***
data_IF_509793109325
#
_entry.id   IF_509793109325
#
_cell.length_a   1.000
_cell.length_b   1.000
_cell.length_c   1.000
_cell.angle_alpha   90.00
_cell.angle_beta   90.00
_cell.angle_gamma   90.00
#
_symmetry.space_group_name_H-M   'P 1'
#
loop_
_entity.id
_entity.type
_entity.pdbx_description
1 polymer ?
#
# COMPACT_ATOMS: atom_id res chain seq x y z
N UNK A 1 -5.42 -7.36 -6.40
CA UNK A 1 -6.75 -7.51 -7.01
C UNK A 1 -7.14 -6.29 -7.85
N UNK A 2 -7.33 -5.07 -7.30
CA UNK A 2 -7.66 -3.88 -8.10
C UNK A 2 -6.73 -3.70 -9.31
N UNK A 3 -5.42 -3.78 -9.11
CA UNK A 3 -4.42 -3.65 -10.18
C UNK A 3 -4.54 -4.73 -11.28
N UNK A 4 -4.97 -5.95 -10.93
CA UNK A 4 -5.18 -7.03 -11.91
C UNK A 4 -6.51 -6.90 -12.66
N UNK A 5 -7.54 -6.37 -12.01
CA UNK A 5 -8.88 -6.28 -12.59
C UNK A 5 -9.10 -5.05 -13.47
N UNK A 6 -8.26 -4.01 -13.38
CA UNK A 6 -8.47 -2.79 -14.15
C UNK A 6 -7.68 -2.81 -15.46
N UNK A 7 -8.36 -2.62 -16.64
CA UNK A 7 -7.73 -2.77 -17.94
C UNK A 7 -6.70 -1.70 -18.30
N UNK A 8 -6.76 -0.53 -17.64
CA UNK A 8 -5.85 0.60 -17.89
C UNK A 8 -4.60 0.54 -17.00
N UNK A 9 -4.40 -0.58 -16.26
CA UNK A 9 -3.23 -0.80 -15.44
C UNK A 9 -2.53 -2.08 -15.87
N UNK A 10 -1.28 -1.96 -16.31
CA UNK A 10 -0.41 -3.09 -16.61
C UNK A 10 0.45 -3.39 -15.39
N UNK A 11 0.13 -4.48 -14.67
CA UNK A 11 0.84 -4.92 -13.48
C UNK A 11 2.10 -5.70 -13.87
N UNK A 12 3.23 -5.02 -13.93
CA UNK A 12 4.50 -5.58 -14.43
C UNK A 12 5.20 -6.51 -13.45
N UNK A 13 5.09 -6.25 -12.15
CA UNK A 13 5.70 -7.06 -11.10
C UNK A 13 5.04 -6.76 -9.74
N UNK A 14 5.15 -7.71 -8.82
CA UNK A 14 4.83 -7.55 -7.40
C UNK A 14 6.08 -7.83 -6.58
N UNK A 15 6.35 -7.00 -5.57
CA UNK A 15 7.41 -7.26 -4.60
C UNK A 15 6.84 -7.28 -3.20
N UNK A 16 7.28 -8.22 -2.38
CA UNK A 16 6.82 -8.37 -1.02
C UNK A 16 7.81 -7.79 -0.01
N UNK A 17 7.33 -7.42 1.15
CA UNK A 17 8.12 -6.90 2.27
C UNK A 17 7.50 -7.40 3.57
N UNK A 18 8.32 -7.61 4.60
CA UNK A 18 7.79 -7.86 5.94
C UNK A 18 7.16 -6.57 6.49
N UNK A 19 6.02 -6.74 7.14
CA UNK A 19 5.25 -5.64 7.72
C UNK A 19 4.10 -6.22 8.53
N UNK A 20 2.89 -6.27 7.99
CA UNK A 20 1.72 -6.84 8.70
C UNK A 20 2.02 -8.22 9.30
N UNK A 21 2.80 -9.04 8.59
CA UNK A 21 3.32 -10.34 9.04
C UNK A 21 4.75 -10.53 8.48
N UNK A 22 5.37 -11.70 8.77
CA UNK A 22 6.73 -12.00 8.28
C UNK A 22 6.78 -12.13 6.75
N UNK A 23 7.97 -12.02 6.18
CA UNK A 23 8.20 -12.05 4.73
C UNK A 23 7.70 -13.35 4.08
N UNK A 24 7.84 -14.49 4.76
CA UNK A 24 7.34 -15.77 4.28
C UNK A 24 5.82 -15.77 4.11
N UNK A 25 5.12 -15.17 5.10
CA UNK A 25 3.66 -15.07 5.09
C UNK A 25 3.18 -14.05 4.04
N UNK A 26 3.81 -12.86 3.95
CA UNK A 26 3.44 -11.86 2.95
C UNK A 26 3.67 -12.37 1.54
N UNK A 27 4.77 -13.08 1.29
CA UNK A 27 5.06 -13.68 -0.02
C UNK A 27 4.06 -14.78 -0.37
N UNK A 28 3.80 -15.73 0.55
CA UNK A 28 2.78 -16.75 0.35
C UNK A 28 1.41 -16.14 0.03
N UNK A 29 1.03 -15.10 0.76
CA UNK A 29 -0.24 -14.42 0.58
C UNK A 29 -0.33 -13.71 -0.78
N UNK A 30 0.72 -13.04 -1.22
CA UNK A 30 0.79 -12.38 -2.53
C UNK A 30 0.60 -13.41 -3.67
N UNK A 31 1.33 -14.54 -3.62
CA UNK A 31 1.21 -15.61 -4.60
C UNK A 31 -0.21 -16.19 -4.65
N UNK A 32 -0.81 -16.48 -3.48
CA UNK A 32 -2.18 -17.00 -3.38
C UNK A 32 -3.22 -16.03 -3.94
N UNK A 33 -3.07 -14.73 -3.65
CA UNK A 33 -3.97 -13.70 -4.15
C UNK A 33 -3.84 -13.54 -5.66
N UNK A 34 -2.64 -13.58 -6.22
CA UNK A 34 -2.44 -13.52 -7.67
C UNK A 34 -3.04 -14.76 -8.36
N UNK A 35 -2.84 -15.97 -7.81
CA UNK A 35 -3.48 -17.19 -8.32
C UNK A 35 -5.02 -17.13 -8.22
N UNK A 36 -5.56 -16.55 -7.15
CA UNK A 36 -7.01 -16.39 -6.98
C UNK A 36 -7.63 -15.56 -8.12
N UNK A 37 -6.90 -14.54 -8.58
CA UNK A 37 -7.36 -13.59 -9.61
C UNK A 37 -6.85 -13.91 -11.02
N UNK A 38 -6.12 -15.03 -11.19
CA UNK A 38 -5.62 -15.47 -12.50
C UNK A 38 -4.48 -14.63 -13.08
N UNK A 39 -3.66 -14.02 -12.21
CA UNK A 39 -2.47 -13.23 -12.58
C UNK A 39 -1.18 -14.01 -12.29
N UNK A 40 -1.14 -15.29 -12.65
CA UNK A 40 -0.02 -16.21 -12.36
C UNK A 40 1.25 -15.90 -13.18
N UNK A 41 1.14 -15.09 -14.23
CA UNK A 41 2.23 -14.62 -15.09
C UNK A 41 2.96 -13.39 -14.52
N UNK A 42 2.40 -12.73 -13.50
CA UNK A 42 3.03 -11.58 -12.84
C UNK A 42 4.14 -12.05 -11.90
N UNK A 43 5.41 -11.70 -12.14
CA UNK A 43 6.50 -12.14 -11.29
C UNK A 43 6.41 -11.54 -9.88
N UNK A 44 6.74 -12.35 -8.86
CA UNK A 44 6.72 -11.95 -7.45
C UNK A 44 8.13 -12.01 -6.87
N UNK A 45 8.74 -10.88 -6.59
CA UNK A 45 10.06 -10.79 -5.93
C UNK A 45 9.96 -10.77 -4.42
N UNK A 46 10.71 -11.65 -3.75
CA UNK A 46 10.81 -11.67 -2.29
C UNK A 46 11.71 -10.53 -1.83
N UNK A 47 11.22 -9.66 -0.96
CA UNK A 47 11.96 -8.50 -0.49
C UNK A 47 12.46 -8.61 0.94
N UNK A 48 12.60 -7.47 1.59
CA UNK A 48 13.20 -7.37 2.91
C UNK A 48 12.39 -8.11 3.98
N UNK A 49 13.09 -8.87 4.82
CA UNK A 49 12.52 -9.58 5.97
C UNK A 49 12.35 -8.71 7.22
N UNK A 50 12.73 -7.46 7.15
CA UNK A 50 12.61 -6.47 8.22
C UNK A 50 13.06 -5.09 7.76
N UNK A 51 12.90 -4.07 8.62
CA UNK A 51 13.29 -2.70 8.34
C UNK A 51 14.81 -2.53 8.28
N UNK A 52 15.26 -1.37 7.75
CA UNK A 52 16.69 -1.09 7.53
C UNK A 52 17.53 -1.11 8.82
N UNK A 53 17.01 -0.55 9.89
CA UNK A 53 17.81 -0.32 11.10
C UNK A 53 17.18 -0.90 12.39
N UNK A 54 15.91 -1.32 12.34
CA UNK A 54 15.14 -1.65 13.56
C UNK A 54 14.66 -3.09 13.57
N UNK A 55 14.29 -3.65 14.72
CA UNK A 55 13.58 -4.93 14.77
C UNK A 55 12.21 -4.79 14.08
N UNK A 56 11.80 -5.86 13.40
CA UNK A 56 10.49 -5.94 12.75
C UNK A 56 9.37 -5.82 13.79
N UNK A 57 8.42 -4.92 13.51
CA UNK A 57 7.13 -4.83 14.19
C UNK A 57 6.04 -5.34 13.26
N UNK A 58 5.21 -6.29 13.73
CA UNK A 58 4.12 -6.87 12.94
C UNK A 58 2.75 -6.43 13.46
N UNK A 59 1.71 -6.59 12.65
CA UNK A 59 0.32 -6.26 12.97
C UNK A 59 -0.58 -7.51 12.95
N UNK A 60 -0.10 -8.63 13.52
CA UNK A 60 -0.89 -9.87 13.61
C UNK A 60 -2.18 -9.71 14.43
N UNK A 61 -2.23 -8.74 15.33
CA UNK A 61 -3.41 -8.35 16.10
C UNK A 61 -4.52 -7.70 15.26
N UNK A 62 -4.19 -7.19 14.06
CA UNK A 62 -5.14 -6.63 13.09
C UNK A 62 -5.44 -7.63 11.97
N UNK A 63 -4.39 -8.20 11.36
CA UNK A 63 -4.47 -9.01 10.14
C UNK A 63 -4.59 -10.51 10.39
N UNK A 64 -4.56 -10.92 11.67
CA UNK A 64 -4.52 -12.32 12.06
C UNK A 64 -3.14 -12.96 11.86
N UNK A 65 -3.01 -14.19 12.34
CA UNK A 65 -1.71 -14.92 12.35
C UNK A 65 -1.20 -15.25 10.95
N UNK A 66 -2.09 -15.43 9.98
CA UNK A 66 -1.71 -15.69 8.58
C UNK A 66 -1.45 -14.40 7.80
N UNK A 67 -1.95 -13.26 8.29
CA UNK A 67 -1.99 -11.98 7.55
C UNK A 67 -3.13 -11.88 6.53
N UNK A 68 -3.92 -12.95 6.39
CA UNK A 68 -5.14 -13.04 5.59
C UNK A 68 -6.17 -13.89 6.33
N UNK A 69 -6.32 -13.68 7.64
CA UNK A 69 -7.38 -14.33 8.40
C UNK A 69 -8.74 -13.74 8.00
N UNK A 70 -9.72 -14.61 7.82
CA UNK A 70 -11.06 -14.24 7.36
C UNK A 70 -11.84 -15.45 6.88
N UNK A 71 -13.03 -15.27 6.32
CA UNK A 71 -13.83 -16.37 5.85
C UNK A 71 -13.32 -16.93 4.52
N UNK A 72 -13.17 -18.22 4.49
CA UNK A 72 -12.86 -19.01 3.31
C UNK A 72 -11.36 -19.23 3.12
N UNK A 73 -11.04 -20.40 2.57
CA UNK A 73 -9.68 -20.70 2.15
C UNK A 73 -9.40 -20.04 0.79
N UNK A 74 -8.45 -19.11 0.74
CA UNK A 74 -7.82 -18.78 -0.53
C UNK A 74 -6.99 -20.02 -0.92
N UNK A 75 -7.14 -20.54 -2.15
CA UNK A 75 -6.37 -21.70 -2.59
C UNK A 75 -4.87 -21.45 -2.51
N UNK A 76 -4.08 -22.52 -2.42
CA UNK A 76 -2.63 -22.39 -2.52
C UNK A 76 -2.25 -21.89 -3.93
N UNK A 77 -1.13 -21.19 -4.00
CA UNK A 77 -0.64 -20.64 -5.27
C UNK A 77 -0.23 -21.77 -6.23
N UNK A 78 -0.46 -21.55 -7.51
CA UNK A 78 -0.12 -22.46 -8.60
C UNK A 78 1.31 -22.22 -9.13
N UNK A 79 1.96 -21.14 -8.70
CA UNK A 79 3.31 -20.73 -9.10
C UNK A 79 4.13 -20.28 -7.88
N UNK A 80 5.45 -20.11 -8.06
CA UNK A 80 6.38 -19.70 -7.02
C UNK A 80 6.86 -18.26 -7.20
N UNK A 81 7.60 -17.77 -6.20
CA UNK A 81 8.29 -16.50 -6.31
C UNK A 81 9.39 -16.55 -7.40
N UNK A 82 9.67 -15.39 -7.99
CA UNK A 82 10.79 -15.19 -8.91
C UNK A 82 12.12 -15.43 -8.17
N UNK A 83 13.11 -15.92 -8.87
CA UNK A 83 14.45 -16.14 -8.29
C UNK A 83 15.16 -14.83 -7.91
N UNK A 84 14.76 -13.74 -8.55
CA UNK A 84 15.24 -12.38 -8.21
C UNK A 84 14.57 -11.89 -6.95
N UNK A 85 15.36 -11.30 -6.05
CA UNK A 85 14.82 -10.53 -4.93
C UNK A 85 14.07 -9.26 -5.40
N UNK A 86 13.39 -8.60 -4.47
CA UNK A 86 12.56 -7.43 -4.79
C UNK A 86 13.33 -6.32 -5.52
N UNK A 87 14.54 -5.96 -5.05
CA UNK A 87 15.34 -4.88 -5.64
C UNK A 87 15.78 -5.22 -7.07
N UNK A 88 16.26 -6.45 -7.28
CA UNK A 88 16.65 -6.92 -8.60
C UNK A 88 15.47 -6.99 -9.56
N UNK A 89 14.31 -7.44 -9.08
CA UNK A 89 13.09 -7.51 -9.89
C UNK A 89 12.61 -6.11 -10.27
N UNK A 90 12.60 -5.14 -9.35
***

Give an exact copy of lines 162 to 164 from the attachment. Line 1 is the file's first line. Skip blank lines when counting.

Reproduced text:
N UNK A 48 12.60 -7.47 1.59
CA UNK A 48 13.20 -7.37 2.91
C UNK A 48 12.39 -8.11 3.98